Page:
I find all of that sort of comforting. When December 1st rolled around last week and I didn’t feel like dragging out my mini-tree, I felt like I was ruining the holiday season. But I feel less that way now. The darkness that wraps around the northern hemisphere in December makes dread practically a biological imperative. I’ve come to the conclusion that it’s fine that I sometimes look at the birth of Christ and see an event rivaling the Second Coming in its fear and uncertainty. The word has turned upside down many, many times. The here-and-now has always been someone’s apocalypse. Advent is the prelude, not just to the miracle of the incarnation, but to the ministry of the man who gave us fair warning that he came to bring not peace but a sword. The dread is probably a gift of some kind. I just have to figure out what to do with it.

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Annunciation, by Rose M Barron. I love everything about this, but especially the skeptical look on Mary’s face.

Nostalgia: On the 15th Anniversary of 9/11

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If only I had known that I was growing up in the nineties while I was doing it. I remember being afraid of war as a child; my father fought in Vietnam, and I was told often by my mother that it had “changed” him in some mysterious ways. A precocious history student, I had read books about the Holocaust and the Russian Revolution. I had a haunting sense of what life during wartime might be like; it happened in a world that was like my own, but subtly off in the unheimlich way of a bad dream.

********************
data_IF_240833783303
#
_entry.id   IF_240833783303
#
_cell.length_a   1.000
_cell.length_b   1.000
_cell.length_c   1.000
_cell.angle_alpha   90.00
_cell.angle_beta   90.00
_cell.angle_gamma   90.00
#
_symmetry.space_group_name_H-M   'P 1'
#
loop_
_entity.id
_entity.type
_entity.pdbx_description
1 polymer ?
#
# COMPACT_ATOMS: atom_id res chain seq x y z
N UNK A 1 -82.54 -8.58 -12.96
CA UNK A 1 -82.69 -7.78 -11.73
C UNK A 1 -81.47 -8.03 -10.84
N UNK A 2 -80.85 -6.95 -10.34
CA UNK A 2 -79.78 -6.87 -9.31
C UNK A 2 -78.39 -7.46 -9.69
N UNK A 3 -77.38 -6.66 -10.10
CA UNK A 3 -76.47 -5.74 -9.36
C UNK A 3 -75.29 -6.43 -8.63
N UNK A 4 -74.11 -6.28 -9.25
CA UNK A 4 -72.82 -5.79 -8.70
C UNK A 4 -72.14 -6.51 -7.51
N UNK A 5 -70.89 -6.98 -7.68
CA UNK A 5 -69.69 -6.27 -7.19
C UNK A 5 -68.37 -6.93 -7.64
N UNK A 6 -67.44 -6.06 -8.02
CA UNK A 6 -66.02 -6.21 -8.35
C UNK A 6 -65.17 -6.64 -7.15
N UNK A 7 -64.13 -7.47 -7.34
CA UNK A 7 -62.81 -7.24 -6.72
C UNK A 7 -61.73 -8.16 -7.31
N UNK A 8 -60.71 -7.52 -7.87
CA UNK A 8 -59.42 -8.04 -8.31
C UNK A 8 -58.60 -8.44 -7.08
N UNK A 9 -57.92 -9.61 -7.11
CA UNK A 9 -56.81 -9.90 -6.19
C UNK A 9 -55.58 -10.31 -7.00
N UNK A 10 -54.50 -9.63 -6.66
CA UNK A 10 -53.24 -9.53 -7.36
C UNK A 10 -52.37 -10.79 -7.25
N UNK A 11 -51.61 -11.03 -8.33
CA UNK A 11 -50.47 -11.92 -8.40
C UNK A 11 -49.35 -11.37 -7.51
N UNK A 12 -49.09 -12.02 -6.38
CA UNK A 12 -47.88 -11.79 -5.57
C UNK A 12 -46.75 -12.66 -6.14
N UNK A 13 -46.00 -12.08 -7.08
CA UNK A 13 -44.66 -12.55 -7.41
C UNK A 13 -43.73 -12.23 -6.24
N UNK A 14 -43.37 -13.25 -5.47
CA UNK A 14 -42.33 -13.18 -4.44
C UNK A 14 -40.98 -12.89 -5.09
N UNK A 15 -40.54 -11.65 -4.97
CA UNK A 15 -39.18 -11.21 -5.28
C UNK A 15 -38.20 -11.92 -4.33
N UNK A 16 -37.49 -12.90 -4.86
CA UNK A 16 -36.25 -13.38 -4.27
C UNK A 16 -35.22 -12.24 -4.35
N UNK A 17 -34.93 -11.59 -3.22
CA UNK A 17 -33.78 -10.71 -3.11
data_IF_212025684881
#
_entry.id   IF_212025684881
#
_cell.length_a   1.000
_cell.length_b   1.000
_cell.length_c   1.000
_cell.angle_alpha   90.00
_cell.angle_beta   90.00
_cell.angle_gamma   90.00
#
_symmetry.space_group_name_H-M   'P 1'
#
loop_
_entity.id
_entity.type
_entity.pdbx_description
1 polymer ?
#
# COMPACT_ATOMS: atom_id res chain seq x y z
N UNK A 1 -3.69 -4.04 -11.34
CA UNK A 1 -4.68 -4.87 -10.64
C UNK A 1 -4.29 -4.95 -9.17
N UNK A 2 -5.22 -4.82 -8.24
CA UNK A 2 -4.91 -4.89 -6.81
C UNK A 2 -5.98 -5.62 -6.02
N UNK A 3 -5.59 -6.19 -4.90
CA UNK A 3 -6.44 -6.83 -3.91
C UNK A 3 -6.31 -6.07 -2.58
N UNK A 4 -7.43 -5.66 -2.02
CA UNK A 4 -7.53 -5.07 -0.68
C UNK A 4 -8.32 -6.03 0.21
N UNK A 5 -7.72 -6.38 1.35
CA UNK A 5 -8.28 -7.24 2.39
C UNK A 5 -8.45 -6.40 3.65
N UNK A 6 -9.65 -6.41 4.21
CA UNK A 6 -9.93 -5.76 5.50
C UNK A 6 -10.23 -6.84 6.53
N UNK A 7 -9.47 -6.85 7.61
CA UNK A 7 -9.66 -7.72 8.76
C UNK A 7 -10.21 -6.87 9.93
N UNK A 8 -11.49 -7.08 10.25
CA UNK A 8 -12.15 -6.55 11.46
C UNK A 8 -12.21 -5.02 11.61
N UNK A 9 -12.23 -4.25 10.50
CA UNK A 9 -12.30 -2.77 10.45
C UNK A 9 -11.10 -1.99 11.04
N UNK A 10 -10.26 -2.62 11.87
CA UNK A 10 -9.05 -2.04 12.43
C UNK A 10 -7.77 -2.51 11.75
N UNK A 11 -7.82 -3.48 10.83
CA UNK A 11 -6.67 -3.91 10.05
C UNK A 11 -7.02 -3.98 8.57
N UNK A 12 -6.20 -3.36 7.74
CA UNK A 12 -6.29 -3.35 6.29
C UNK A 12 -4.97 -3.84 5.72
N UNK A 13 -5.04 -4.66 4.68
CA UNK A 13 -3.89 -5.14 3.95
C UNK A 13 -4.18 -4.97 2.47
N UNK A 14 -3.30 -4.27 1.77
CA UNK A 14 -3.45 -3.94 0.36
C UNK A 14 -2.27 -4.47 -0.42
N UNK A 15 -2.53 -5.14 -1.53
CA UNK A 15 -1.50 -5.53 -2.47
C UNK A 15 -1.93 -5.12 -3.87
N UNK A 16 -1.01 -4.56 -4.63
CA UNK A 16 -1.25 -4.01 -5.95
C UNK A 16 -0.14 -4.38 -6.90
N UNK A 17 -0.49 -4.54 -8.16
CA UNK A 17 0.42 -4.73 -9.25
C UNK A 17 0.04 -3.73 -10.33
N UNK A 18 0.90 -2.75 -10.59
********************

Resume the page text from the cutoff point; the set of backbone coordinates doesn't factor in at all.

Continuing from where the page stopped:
I must have assumed that we lived in a time past war, or else in one of those golden gaps in history where nothing especially horrible happens to anyone who looks like you for entire decades at a time. Had anyone told me that we were living a small sliver of a gap between the Cold War and the age of terrorism, my teenaged dreams for the future would have shaped themselves differently, I think.

I don’t know how long it was after 9/11 before I started wondering when it would be over. I just know that the early 2000’s would have been much worse for me if I had realized that my bedrock underlying assumption, that there was a time not too far off when it would be over, was entirely mistaken.

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Companion Piece: Women Celebrating the Humans, Aliens, and Tin Dogs of Doctor Who

Hey guys! Do you like Doctor Who? Intelligent, thoughtful essays about women’s contribution to science fiction and television? Or maybe just my writing? I mean, I assume you like my writing at least a little. I’m not being cocky, but you are reading this blog. I assume no one’s holding a gun to your head.

(If someone is holding a gun to your head, I’m so, so sorry. Be strong. I don’t post very often.)

For the very first time, in the very near future, you can pay money to read words that I have written! Specifically, words that I have written in co-operation with my dear friend Liz Barr (who also co-edited the book. We wrote “The Heroine of Her Own Story”, which examines Ace and the seventh Doctor’s relationship over the course of seasons 25 and 26 in the light of a YA narrative. There are also tons of other fascinating essays, as you can see by perusing the newly released Table of Contents.

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The book isn’t properly out yet, unless you’re going to Gallifrey Con in LA in February, where you can get preview copies. This is just a foretaste of things to come. It isn’t stopping me being excited, though, and it shouldn’t stop you either!